Getting through to the boomers has been the greatest challenge of the fledgling long-term care insurance industry, and the key to the future financial success of both boomers and long-term care insurance depends on better matching them up before advisors everywhere have their nineteenth nervous breakdown.
One of the primary obstacles is that boomers still picture themselves as young, and their knee-jerk reaction is that long-term care events happen to people much older than themselves. So how best to get their attention on this issue?
1. Pitch LTCI as part of life-cycle planning.
Many financial advisors today practice life-cycle planning with their clients, creating a plan that addresses the five phases that span an individual’s entire financial life cycle:
- Early career (25 or younger to 35)
- Career development (35–50)
- Peak accumulation (50 to 58–62)
- Preretirement (three to six years prior to planned retirement)
- Retirement (62–66 or older)
In the peak accumulation phase, there is usually a point where a long-term care discussion is important. During this phase discretionary income may be at a high. This money could be used to fund the transfer of the long-term care risk to an insurer while still at an age to qualify and implement a solution with distinct economic advantages.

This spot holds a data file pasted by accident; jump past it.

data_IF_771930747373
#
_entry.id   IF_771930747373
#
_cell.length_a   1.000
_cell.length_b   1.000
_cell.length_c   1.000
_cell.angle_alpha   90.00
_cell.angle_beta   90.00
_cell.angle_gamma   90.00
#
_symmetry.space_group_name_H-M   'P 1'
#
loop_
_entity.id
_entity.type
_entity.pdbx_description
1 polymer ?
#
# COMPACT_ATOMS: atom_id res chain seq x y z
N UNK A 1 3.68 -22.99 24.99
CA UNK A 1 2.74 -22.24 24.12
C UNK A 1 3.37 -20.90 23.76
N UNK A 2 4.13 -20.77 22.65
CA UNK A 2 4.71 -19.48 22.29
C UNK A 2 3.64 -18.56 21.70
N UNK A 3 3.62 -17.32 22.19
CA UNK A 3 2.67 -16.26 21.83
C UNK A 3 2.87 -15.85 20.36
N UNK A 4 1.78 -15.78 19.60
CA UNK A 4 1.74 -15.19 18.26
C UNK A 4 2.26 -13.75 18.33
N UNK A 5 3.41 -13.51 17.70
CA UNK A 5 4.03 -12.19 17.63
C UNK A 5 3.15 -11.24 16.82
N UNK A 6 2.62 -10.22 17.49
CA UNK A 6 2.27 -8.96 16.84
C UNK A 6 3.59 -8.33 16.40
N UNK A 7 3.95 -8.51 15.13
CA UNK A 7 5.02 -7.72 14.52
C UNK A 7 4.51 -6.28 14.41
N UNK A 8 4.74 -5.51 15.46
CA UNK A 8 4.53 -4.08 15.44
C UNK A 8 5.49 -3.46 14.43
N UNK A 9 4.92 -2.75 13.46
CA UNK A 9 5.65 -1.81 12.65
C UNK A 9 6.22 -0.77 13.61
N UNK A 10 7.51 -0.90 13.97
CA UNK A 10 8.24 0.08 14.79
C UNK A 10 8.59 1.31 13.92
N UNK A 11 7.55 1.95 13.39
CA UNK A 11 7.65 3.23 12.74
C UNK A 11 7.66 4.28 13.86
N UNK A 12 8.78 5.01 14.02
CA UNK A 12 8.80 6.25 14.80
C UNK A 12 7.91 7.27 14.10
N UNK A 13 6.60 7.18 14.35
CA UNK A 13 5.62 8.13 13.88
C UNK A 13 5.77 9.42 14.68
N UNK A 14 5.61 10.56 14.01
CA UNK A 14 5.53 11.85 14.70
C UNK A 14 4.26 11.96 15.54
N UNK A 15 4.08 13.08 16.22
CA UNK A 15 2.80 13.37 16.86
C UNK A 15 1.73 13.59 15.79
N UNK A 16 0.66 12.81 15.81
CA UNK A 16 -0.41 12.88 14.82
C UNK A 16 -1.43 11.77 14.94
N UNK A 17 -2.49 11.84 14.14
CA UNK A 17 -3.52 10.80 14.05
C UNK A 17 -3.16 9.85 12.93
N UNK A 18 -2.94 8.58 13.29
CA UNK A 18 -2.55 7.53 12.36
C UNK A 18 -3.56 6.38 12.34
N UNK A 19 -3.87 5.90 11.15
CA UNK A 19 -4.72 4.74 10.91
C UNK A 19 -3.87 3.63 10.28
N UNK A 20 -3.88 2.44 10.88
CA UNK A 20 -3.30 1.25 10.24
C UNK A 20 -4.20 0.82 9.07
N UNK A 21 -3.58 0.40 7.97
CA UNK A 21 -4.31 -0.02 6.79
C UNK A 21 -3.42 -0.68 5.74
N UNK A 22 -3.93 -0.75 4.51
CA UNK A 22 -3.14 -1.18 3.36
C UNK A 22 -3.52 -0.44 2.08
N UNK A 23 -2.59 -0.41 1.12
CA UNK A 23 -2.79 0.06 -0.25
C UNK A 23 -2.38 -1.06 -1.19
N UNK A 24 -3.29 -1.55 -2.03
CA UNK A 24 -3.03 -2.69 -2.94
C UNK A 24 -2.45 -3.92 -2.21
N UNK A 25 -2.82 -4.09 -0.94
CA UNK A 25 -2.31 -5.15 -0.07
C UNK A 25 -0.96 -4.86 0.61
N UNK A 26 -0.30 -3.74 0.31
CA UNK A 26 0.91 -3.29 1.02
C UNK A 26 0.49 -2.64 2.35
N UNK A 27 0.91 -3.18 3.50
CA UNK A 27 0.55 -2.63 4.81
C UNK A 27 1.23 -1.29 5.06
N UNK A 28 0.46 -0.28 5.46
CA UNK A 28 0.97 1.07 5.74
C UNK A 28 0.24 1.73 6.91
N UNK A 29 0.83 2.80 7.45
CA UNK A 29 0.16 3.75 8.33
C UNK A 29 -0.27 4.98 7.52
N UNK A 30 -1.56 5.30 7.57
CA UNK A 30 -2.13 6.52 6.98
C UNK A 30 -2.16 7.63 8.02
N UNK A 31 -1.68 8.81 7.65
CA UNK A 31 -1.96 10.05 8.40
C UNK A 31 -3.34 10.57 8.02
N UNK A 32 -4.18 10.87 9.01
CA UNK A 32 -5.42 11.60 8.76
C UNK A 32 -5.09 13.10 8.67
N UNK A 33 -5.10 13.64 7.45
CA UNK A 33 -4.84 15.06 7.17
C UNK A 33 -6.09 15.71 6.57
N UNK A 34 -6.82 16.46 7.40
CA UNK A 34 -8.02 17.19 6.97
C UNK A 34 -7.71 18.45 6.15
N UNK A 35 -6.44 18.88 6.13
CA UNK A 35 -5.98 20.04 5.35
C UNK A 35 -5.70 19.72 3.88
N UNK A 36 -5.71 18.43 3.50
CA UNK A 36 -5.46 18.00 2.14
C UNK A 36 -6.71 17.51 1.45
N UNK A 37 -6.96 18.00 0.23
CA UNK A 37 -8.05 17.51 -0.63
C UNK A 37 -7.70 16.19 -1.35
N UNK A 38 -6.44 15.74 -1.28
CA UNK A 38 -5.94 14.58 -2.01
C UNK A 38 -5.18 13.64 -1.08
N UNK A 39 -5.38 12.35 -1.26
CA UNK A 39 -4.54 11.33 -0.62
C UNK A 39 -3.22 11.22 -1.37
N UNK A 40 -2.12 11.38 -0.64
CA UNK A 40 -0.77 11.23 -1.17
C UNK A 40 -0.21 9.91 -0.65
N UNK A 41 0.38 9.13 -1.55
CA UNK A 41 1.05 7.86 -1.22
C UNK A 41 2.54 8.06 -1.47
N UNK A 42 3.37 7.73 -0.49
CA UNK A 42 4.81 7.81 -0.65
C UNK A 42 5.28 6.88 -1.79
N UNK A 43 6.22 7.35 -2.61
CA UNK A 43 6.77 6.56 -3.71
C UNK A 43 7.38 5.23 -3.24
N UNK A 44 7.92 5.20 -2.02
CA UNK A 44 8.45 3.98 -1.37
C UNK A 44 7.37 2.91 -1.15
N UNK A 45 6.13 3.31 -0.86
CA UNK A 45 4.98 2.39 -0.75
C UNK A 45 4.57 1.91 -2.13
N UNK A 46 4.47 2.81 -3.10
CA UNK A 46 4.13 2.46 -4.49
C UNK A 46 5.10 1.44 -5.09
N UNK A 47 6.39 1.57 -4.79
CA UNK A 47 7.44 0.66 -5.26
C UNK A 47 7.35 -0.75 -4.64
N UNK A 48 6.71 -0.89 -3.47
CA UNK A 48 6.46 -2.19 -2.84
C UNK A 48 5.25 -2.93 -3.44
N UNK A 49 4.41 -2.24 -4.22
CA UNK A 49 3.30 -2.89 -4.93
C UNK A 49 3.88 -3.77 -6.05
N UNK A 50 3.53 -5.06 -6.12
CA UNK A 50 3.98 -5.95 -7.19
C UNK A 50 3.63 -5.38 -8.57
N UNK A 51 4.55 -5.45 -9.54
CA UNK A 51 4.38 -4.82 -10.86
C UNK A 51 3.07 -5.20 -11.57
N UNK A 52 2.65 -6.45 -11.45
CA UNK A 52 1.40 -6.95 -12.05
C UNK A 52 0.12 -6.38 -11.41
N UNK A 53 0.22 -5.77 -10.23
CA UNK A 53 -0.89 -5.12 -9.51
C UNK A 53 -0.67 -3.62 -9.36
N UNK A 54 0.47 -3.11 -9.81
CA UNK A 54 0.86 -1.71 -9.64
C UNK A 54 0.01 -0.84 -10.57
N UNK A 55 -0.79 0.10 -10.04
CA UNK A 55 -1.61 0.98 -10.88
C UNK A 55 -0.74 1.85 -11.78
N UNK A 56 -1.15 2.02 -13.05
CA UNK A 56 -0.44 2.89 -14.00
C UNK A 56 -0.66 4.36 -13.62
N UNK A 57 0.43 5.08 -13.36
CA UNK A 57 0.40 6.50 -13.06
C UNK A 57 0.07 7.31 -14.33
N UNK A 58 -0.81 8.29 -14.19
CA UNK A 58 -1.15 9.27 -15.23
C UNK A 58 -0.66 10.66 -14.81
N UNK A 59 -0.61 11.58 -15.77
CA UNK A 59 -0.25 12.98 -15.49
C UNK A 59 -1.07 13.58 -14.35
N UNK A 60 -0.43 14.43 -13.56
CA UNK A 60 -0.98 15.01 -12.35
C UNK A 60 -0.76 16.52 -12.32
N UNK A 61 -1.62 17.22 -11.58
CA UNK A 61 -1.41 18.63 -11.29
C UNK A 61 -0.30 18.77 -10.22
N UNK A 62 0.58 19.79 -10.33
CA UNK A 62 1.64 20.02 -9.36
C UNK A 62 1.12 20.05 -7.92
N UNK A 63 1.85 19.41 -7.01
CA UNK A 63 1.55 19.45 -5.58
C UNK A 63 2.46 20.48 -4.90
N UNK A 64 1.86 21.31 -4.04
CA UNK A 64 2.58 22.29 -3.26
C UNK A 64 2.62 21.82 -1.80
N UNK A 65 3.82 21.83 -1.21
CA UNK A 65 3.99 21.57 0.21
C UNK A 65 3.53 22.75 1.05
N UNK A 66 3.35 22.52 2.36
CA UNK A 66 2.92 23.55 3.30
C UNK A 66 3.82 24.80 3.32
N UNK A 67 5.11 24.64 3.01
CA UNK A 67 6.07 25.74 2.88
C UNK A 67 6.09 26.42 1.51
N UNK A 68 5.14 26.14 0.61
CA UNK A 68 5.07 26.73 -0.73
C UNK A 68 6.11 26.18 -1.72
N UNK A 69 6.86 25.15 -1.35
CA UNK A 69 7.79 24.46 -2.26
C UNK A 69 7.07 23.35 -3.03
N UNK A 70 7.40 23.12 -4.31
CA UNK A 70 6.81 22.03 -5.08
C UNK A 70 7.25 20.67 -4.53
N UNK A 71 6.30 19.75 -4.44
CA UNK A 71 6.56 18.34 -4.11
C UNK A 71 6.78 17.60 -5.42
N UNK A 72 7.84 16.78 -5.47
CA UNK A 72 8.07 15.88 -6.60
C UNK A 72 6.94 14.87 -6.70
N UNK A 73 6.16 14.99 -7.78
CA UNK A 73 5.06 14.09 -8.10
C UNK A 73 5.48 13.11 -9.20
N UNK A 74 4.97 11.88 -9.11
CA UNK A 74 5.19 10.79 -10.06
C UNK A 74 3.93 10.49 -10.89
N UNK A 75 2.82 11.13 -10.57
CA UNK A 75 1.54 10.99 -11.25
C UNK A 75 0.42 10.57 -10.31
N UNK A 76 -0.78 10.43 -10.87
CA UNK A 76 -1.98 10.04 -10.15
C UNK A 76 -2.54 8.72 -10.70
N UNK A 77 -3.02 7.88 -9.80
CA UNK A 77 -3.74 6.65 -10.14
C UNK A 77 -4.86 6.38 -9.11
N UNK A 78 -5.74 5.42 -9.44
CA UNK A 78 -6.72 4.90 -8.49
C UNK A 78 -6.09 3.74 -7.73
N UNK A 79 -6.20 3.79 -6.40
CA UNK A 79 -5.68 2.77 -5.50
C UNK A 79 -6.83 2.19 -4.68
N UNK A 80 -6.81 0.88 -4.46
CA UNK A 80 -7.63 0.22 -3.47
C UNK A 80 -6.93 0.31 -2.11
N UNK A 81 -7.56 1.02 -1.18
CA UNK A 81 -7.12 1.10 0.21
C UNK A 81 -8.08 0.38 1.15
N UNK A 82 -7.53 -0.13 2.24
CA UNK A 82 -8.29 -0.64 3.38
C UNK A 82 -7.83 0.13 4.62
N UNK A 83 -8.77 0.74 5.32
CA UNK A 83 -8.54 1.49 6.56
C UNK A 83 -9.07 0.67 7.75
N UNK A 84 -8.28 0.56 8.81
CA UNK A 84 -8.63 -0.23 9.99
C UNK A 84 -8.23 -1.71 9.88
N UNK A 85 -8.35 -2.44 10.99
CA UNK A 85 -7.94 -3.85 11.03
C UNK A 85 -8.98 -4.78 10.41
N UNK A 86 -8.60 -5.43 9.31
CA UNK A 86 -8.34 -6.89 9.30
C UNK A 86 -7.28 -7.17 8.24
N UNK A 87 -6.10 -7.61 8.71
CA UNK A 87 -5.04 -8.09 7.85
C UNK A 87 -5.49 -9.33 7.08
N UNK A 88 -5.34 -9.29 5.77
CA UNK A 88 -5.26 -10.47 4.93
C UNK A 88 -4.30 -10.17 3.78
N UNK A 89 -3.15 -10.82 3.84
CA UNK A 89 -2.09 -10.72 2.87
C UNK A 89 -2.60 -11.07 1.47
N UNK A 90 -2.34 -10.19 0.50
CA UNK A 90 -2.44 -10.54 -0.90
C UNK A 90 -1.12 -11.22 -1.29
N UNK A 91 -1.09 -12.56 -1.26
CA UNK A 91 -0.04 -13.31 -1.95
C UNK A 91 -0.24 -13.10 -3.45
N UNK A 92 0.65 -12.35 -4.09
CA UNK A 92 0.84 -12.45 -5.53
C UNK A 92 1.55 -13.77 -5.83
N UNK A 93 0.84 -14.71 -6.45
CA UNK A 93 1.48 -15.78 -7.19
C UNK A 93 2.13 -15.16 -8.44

2. Address health care concerns.
How to pay for health care is the single biggest concern people have as they approach retirement. The cost of health care trends at 2.5 percent above the general inflation rate, according to the Kaiser Family Foundation. You simply can’t plan for retirement without factoring in the out-of-pocket cost of health care, which includes long-term care expenses.
Let’s say you have as clients a couple who has saved $400,000 for their retirement. You have determined that they need to be closer to $800,000 to cover their retirement living expenses to maintain their preretirement lifestyle. They are both 50 years old and just coming into their peak earning years, and they have time to make up the rest.
3. Draw on caregiving experience.
This won’t be easy. You would think that the hands-on caregiving many boomers have participated in would be enough to send them to their financial advisors to figure out a way to be better prepared for their own futures.
Not so, according to a 2011 study. Baby boomers overwhelmingly report that they learned the consequences of being unprepared during this experience; however, few have done anything about it. Further, boomers recognize the family’s financial and emotional burdens in the face of a long-term care event, and they value highly what long-term care insurance can do to alleviate these burdens. But they haven’t taken the actions necessary to secure this coverage.
4. Consider generational nuance.
When working with a boomer client, remember that there are two and perhaps three subsets of this generation. They are at different points in their lives and will entertain the long-term care discussion in different ways. After all, this group spans eighteen years, from 1946 to 1964.
See our infographic: What boomers want from agents.
5. Sell to women.
The most common worry for women after age 50? Not having enough money as they age.
Many have not saved much for retirement. Raising kids in a post-divorce, post-layoff world is a financial struggle for many. A number of women don’t think they will ever be able to retire.